The Red Kite (Milvus milvus) is a medium-sized raptor (L 60 cm), bigger and paler than Black Kite (Milvus migrans) with deeply forked tail. The body, upper tail and wing coverts are rufous. The white primary flight feathers contrast with the black wing tips and dark secondaries. Apart from the weight difference, the sexes are similar, but juveniles have a buff breast and belly. Its call is a thin piping sound, similar to but less mewling than the common buzzard.
The species breeds in broadleaf woodlands and forests, mixed with farmland, pasture and heathland, to 2,500 m in Morocco (del Hoyo et al. 1994). In winter it also occupies wasteland, scrub and wetlands. Formerly an urban scavenger, it still visits the edges of towns and cities. It takes a wide range of food, but feeds mainly on carrion and small to medium-sized mammals and birds. Reptiles, amphibians and invertebrates are less important prey.
Population and Distribution
The European (EU27) breeding population is estimated at 29.746 to 34.751 pairs in 17 countries. A new global estimate of the red kite population shows a population of 33,500 to 39,000 breeding pairs, of which only 0 to 5 breeding pairs are not in Europe but in Morocco (Africa) (Aebischer & Scherler, 2021). The majority of their population is in Germany (12,000 to 18,000), Spain (3,810 to 4,150), and France (2,335 to 3,022). The worldwide population is thus estimated at 60,000 to 70,000 mature individuals (BirdLife International. In prep.).
The Red Kite is endemic to the western Palearctic, with the European population encompassing 95% of its global breeding range. Most birds in north-east Europe are migratory, wintering mainly in southern France and Iberia, but with some travelling as far as Africa (del Hoyo et al. 1994). Migrants travel south from their breeding grounds between August and November, returning between February and April (Snow and Perrins 1998).
It is estimated that by 2012, the European population had decreased by almost 30% in the previous 34.5 years (three generations). The status of the red kite in the Article 12 Report and the IUCN Red List from 2015 was "near threatened (NT)" (BirdLife International 2015). In the latest "IUCN red list", the red kite is classified as not endangered (LC-Least Concern) worldwide (BirdLife International 2021).
The breeding population trend in the EU27 is Stable in the short term and Decreasing in the long term. The winter population trend in the EU27 is Decreasing in the short term and Decreasing in the long term. An EU species action plan for the Red Kite was published in 2009 (Knott et al. 2009). National species action plans are in place in Germany (Hesse), France, the Balearic Islands and Denmark, and a draft national action plan is in place in Portugal.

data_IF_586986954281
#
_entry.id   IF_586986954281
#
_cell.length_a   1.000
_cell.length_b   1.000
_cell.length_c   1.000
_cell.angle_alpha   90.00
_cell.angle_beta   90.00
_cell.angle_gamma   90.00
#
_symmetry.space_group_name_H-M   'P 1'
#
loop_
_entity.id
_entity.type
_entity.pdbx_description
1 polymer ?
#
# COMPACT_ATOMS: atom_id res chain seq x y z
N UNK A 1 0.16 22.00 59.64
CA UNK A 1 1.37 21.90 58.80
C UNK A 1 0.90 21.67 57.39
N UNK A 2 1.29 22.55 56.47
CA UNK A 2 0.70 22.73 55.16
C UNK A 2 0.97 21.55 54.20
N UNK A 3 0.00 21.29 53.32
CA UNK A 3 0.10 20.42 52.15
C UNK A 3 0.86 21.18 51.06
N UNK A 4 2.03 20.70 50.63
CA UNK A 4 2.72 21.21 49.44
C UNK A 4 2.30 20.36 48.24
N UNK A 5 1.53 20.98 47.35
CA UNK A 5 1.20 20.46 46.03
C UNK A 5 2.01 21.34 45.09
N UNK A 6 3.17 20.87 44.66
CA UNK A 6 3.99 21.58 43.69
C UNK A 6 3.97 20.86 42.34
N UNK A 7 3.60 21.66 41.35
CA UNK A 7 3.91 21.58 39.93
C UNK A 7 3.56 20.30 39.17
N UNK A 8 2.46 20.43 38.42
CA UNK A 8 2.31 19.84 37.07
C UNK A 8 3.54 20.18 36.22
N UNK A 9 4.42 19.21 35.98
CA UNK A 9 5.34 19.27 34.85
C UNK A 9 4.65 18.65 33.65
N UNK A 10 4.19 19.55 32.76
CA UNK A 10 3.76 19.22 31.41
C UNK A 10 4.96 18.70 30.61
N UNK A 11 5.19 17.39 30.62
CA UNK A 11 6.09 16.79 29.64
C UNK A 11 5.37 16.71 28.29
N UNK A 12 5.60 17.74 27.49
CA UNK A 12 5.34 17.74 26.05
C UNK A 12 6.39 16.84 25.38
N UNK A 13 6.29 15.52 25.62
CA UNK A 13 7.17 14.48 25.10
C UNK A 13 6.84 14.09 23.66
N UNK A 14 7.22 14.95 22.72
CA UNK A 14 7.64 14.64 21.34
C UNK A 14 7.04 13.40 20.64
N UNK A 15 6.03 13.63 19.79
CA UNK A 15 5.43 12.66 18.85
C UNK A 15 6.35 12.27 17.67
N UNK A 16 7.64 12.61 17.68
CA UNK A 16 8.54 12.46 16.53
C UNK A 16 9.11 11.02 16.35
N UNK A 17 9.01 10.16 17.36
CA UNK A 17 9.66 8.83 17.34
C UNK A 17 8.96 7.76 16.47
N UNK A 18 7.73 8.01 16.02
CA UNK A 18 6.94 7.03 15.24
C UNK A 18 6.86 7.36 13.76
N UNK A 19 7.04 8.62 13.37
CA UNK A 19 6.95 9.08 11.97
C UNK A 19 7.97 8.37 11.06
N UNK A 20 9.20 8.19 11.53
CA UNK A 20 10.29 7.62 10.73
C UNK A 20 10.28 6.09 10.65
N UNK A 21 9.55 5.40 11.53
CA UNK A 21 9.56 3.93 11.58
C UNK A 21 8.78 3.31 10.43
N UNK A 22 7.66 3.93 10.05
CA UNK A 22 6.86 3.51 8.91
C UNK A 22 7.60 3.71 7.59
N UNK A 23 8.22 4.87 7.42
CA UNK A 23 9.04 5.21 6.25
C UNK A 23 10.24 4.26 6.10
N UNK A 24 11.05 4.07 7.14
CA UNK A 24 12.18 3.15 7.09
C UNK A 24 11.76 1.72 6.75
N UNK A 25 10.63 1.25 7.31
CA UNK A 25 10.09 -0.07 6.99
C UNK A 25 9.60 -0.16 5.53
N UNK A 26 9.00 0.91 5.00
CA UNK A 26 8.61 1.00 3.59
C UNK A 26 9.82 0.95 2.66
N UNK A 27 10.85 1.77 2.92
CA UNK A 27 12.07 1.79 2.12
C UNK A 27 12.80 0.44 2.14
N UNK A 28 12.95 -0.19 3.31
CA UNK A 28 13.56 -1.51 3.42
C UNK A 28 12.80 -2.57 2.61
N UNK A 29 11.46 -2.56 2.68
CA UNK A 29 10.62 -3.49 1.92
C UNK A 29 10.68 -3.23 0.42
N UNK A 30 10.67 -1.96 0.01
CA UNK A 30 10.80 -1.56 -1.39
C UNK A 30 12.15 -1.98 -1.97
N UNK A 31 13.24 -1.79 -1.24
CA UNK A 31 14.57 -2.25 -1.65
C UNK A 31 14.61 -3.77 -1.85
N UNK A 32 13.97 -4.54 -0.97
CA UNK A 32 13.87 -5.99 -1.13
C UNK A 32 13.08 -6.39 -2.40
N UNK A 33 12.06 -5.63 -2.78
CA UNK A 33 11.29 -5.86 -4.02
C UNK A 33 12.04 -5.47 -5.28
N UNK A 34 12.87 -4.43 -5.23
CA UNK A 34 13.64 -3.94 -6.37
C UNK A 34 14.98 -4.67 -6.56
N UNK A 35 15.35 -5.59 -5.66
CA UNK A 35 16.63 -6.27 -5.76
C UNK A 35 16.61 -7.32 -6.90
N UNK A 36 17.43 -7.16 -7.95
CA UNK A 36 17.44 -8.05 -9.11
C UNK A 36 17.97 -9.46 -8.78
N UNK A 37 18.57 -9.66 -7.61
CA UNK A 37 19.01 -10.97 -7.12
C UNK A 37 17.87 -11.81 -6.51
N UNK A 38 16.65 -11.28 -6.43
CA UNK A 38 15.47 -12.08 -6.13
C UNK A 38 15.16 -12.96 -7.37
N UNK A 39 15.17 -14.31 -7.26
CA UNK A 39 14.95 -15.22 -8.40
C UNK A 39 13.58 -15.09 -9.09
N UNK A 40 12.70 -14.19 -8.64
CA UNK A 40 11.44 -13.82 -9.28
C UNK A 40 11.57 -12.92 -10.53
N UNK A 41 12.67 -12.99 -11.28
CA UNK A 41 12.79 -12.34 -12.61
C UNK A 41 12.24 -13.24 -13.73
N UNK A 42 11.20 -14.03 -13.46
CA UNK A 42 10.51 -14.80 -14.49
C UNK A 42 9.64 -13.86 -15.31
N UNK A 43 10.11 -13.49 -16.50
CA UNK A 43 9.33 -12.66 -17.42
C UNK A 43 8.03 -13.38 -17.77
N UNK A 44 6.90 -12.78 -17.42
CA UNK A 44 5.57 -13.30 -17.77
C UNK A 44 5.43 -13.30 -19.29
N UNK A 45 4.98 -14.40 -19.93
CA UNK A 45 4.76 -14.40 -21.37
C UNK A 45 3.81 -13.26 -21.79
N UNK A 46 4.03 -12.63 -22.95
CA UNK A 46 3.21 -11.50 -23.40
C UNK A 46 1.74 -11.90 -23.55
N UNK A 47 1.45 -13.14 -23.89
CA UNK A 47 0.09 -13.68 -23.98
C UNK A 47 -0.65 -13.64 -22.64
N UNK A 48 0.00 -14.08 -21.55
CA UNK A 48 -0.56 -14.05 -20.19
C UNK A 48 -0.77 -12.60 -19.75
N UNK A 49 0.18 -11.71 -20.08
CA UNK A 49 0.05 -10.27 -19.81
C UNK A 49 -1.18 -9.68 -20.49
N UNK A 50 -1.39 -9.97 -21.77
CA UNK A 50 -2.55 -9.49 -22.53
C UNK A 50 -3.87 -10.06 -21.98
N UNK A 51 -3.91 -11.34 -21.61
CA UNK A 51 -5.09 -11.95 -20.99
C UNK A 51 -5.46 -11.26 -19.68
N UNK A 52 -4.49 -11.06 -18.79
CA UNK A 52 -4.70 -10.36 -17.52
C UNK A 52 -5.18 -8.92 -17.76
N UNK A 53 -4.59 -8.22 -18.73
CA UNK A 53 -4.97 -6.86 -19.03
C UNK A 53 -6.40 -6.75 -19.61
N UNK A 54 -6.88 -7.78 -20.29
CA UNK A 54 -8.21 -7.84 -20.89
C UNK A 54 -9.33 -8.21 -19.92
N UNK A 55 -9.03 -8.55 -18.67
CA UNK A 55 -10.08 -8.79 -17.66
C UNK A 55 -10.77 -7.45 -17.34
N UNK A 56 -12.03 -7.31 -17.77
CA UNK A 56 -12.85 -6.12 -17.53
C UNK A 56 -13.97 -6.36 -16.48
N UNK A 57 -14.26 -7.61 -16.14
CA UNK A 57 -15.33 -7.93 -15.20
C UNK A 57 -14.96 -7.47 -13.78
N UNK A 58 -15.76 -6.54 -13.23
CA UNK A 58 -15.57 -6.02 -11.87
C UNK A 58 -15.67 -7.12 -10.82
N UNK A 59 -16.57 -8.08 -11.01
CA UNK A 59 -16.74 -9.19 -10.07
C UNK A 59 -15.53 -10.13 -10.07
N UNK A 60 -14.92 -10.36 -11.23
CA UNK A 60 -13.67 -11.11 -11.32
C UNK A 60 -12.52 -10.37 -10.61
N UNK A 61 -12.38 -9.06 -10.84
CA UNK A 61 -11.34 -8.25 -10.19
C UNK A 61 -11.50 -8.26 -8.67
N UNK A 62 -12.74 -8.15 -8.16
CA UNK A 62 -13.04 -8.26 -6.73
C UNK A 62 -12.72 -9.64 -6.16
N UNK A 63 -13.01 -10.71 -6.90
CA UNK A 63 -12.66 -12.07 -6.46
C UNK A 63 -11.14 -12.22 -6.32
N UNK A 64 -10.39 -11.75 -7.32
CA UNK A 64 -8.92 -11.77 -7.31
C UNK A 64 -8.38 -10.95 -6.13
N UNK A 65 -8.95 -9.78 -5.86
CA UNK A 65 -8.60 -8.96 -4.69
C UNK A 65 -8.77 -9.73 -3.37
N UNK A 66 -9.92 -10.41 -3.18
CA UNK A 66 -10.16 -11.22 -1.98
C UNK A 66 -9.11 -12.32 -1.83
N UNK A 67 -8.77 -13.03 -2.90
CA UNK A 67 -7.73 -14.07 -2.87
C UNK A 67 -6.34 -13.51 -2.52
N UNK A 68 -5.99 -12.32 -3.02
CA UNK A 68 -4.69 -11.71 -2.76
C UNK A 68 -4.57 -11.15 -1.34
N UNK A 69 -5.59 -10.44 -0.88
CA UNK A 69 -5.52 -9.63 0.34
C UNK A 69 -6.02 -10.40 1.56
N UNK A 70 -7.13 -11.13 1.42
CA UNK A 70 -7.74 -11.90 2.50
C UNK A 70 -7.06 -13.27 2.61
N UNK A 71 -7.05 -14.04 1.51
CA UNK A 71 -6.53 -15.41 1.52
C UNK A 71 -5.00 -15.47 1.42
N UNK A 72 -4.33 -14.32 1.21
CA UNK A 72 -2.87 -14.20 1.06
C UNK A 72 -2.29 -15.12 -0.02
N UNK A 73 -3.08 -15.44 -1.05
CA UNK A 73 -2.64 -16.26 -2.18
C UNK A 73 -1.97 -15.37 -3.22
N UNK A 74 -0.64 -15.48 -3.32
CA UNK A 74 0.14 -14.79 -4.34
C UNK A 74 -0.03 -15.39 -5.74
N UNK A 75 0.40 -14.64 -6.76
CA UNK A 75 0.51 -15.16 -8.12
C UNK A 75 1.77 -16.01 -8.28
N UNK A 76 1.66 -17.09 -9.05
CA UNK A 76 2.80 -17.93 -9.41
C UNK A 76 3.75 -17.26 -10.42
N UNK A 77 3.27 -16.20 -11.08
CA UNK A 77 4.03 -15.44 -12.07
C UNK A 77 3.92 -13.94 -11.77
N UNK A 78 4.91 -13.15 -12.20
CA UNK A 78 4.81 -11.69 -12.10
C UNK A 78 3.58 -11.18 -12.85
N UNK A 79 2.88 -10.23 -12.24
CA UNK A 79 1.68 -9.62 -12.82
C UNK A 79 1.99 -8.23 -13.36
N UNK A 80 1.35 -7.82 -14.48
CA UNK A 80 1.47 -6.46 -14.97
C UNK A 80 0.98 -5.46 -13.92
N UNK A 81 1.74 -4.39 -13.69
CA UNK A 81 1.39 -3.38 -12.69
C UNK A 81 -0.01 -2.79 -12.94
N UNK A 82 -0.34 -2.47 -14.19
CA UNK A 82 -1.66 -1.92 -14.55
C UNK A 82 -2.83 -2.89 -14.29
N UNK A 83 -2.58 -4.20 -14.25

The most pertinent threat to this species is illegal direct poisoning to kill predators of livestock and game animals (targetting foxes, wolves, corvids etc.) and indirect poisoning from pesticides and secondary poisoning from consumption of poisoned rodents by rodenticides spread on farmland to control vole plagues, particularly in the wintering ranges in France and Spain, where it is driving rapid population declines (Aebischer in litt. 2009); there is a strong correlation between rapid declines and those populations that winter in Spain (Carter 2007). The Spanish government released more than 1,500 tons of rodenticide-treated baits over about 500,000 ha to fight against a common vole plague in agricultural lands between August 2007 and April 2008; records of Red Kites dying by secondary poisoning in treated areas resulted (Vinuela in litt. 2009). Illegal poisoning is also a serious threat to the species in north Scotland, with 40% of birds found dead between 1989 and 2006 having been killed by poisoning (Smart et al. 2010). In France populations disappeared at the same rate as conversion from grasslands to cereal crops (Tourret in litt. 2009). The decline of grazing livestock and farming intensification leading to chemical pollution, homogenization of landscapes and ecological impoverishment also threatens the species (Knott et al. 2009). Wind turbines are a potentially serious future threat (Duchamp 2003, Mammen et al. 2009, P. Tourret in litt. 2009) and more research needs to be conducted to assess the level of threat windfarms pose to the species. Other less significant threats include electrocution and collision with powerlines (Mionnet 2007, P. Tourret in litt. 2009), hunting and trapping (Mionnet 2007, P. Tourret in litt. 2009), road-kills, deforestation, egg-collection (on a local scale) and possibly competition with the generally more successful Black Kite M. migrans (Ferguson-Lees et al. 2001, Cardiel in litt. 200, Mammen 2007, Cardiel and Viñuela 2007). Another factor implicated in the declines in France and Spain is a decrease in the number of rubbish dumps (Mionnet 2007, Cardiel and Viñuela 2007).
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